“I think [four years ago], PR was more important because they were trying to recruit people,” said Slosarik. “They hadn’t created an image yet, so they had to cast one this way. I would like to think [the term is] true. I think the new branch in Shanghai might have similar ambitions, so it might not be sustainable.”
As the term’s impact within the community seem to lessen, students also called into question its authority outside the university.
“I’m not sure how our university is recognized by people outside of the school,” said Tretyakov. “World’s Honors College is something rather subjective. This is not a label we have received from a … committee.”
Sophomore Dean Shaff expressed a similar sentiment.
“I feel like I’ve only heard it here at NYUAD … To me it’s like saying ‘all natural’ on a food label,” said Shaff. “There’s no prerequisite or criteria by which one becomes ‘all natural’ or by which one becomes ‘The World’s Honors College.’ There’s nothing that grants you that status other than just calling yourself that.”
Haomin Lum, a senior who is currently studying abroad in Abu Dhabi from NYU New York, had not heard the term being used very often among either students or administration.
“Before I came I didn’t know it was [The World’s Honors College],” said Lum. “I think a couple people may have told me [the university] was really hard to get into, and it was prestigious. But I think I only got the memo when I got here.”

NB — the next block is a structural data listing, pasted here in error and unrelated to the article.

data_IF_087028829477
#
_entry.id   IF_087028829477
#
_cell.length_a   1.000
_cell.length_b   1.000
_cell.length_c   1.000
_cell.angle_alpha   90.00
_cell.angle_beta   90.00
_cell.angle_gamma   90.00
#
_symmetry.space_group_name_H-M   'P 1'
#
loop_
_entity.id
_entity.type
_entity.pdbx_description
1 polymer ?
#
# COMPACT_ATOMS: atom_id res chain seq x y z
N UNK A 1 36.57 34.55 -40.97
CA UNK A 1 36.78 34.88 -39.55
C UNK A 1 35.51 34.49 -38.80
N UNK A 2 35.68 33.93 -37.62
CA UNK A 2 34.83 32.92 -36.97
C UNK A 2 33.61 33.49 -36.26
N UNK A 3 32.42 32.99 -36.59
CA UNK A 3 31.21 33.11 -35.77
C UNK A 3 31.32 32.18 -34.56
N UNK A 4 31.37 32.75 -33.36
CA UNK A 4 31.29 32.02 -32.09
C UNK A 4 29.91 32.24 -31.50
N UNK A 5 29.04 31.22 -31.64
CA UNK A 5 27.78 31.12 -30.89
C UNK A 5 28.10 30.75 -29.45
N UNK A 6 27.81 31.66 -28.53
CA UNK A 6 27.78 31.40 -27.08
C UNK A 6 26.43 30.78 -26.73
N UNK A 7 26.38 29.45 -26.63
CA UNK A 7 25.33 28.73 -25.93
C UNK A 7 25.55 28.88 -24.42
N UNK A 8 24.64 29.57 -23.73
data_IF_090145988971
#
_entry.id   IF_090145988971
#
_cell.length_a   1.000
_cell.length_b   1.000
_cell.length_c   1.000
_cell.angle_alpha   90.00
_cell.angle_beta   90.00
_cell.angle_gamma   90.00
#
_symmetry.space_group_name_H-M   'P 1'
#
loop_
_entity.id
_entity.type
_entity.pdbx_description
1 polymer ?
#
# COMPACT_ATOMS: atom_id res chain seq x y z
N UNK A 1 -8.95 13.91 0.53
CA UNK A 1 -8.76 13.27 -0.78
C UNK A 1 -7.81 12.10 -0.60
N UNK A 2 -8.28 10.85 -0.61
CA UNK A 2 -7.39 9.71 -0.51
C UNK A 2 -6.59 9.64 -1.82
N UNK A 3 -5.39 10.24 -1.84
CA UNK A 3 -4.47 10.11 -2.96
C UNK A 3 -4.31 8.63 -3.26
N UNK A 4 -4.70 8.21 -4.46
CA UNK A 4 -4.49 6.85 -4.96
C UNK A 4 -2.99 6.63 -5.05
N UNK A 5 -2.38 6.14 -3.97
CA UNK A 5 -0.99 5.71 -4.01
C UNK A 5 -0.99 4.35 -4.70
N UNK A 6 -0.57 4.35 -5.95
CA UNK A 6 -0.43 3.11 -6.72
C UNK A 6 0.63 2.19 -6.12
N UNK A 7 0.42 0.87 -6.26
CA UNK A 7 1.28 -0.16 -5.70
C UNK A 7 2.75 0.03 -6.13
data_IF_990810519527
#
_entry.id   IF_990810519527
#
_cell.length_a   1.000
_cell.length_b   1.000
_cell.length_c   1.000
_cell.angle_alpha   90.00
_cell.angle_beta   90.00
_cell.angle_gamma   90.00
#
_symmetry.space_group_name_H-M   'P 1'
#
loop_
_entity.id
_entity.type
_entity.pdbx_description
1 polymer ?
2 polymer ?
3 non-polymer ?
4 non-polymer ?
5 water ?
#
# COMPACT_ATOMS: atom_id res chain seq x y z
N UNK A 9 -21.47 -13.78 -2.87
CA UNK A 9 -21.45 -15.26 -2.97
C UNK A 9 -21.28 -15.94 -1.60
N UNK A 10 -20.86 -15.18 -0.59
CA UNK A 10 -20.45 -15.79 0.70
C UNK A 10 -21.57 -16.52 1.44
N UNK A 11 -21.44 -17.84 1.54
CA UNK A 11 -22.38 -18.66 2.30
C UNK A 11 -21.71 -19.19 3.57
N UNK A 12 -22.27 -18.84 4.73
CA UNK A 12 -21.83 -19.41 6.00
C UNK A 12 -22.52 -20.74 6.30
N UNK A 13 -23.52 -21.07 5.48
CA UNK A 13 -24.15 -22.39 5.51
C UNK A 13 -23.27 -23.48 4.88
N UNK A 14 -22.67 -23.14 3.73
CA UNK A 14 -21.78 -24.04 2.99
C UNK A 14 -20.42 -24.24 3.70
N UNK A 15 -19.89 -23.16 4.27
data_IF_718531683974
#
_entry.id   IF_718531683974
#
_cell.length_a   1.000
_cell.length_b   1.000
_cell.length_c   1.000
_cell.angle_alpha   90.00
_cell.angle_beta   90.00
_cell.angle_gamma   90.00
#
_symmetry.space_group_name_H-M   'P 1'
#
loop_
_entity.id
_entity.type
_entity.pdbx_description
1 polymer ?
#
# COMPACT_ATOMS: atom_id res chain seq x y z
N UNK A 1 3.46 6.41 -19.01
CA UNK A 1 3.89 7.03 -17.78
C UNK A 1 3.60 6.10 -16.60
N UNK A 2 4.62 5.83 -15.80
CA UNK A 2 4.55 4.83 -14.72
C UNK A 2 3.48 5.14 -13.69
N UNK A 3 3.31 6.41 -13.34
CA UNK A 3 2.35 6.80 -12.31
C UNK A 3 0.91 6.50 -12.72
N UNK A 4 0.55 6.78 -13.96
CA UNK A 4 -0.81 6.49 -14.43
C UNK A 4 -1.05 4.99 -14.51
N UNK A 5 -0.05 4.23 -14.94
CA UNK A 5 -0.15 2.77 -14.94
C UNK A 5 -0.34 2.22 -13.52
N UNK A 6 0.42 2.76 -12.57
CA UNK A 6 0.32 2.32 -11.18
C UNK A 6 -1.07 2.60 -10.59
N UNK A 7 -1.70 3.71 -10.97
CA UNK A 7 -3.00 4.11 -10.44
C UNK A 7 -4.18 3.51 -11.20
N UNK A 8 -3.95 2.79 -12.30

“It’s definitely harder [here], in my opinion, than NYU New York,” Lum added. “And I think the teachers are more engaged because the student size is smaller. But I don’t know what Honors College means.”
Despite the term’s ambiguity, Pinto thought World’s Honors College may be an appropriate fit for NYUAD’s dedication to academics.
"I guess the World’s Honors College, academically, would suit Abu Dhabi," said Pinto. "Not only [in terms of] academic challenges, but also the interest students show in classes."
As a science student, Shaff maintained a similar opinion.
“I’d say that academics stand up to other fantastic liberal arts schools back in the States,” said Shaff.
However, the term World’s Honors College may demand excellence that extends beyond the academic sphere and goes on to influence a student’s professional aspirations.
“It especially comes up [now that] we’re doing capstones and all of us are very excited because we all want to do amazing, world-challenging projects,” said Tretyakov. “Maybe this will be the year when we proudly say we graduated from the World’s Honors College. But we will be talking about this among ourselves and probably not mentioning this brand to anyone else.”
Josh Fein said that as the growing NYUAD community continues to shape the university’s image, this early phrase is no longer as necessary.
“We have used it less and less often over the years, as our student body and faculty now do a better job of representing who we are than we ever could have hoped to accomplish with a simple tagline,” said Fein.
Zoe Hu is features editor. Joey Bui is news editor. Email them at